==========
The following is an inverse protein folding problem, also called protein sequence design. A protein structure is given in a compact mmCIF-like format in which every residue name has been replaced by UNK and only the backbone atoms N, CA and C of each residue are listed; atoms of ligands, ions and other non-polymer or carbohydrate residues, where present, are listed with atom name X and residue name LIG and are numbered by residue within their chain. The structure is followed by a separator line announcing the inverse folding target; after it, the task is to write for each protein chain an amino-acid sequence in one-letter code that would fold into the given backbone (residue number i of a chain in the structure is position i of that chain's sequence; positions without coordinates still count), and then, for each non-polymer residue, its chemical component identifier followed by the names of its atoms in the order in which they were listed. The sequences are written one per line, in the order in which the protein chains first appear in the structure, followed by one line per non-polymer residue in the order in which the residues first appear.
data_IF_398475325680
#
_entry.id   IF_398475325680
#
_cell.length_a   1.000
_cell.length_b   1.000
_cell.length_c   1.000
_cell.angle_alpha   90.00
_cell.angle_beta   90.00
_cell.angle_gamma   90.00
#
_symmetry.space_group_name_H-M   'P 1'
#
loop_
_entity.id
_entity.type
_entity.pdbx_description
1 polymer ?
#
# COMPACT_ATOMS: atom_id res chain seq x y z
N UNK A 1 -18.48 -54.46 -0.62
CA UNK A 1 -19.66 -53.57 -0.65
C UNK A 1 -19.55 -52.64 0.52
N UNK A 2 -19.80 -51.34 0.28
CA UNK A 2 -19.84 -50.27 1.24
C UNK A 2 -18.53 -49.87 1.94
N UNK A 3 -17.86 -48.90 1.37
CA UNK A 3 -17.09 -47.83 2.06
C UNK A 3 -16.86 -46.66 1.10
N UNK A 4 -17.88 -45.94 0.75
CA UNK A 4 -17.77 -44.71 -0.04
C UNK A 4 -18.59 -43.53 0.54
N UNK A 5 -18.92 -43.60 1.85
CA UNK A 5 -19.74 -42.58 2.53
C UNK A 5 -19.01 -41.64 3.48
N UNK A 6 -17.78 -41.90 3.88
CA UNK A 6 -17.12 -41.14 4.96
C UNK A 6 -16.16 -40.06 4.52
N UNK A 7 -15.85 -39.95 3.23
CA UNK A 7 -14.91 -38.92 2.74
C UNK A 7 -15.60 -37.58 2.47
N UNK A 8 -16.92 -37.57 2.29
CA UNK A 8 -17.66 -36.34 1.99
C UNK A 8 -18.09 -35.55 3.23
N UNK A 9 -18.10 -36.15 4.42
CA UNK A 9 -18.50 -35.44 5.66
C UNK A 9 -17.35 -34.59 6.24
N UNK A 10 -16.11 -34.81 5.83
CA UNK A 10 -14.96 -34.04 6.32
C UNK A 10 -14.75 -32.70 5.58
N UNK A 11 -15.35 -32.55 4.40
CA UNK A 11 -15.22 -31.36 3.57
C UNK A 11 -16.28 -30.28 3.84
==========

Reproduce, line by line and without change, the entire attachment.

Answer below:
The following is an inverse protein folding problem, also called protein sequence design. A protein structure is given in a compact mmCIF-like format in which every residue name has been replaced by UNK and only the backbone atoms N, CA and C of each residue are listed; atoms of ligands, ions and other non-polymer or carbohydrate residues, where present, are listed with atom name X and residue name LIG and are numbered by residue within their chain. The structure is followed by a separator line announcing the inverse folding target; after it, the task is to write for each protein chain an amino-acid sequence in one-letter code that would fold into the given backbone (residue number i of a chain in the structure is position i of that chain's sequence; positions without coordinates still count), and then, for each non-polymer residue, its chemical component identifier followed by the names of its atoms in the order in which they were listed. The sequences are written one per line, in the order in which the protein chains first appear in the structure, followed by one line per non-polymer residue in the order in which the residues first appear.
data_IF_398475325680
#
_entry.id   IF_398475325680
#
_cell.length_a   1.000
_cell.length_b   1.000
_cell.length_c   1.000
_cell.angle_alpha   90.00
_cell.angle_beta   90.00
_cell.angle_gamma   90.00
#
_symmetry.space_group_name_H-M   'P 1'
#
loop_
_entity.id
_entity.type
_entity.pdbx_description
1 polymer ?
#
# COMPACT_ATOMS: atom_id res chain seq x y z
N UNK A 1 -18.48 -54.46 -0.62
CA UNK A 1 -19.66 -53.57 -0.65
C UNK A 1 -19.55 -52.64 0.52
N UNK A 2 -19.80 -51.34 0.28
CA UNK A 2 -19.84 -50.27 1.24
C UNK A 2 -18.53 -49.87 1.94
N UNK A 3 -17.86 -48.90 1.37
CA UNK A 3 -17.09 -47.83 2.06
C UNK A 3 -16.86 -46.66 1.10
N UNK A 4 -17.88 -45.94 0.75
CA UNK A 4 -17.77 -44.71 -0.04
C UNK A 4 -18.59 -43.53 0.54
N UNK A 5 -18.92 -43.60 1.85
CA UNK A 5 -19.74 -42.58 2.53
C UNK A 5 -19.01 -41.64 3.48
N UNK A 6 -17.78 -41.90 3.88
CA UNK A 6 -17.12 -41.14 4.96
C UNK A 6 -16.16 -40.06 4.52
N UNK A 7 -15.85 -39.95 3.23
CA UNK A 7 -14.91 -38.92 2.74
C UNK A 7 -15.60 -37.58 2.47
N UNK A 8 -16.92 -37.57 2.29
CA UNK A 8 -17.66 -36.34 1.99
C UNK A 8 -18.09 -35.55 3.23
N UNK A 9 -18.10 -36.15 4.42
CA UNK A 9 -18.50 -35.44 5.66
C UNK A 9 -17.35 -34.59 6.24
N UNK A 10 -16.11 -34.81 5.83
CA UNK A 10 -14.96 -34.04 6.32
C UNK A 10 -14.75 -32.70 5.58
N UNK A 11 -15.35 -32.55 4.40
CA UNK A 11 -15.22 -31.36 3.57
C UNK A 11 -16.28 -30.28 3.84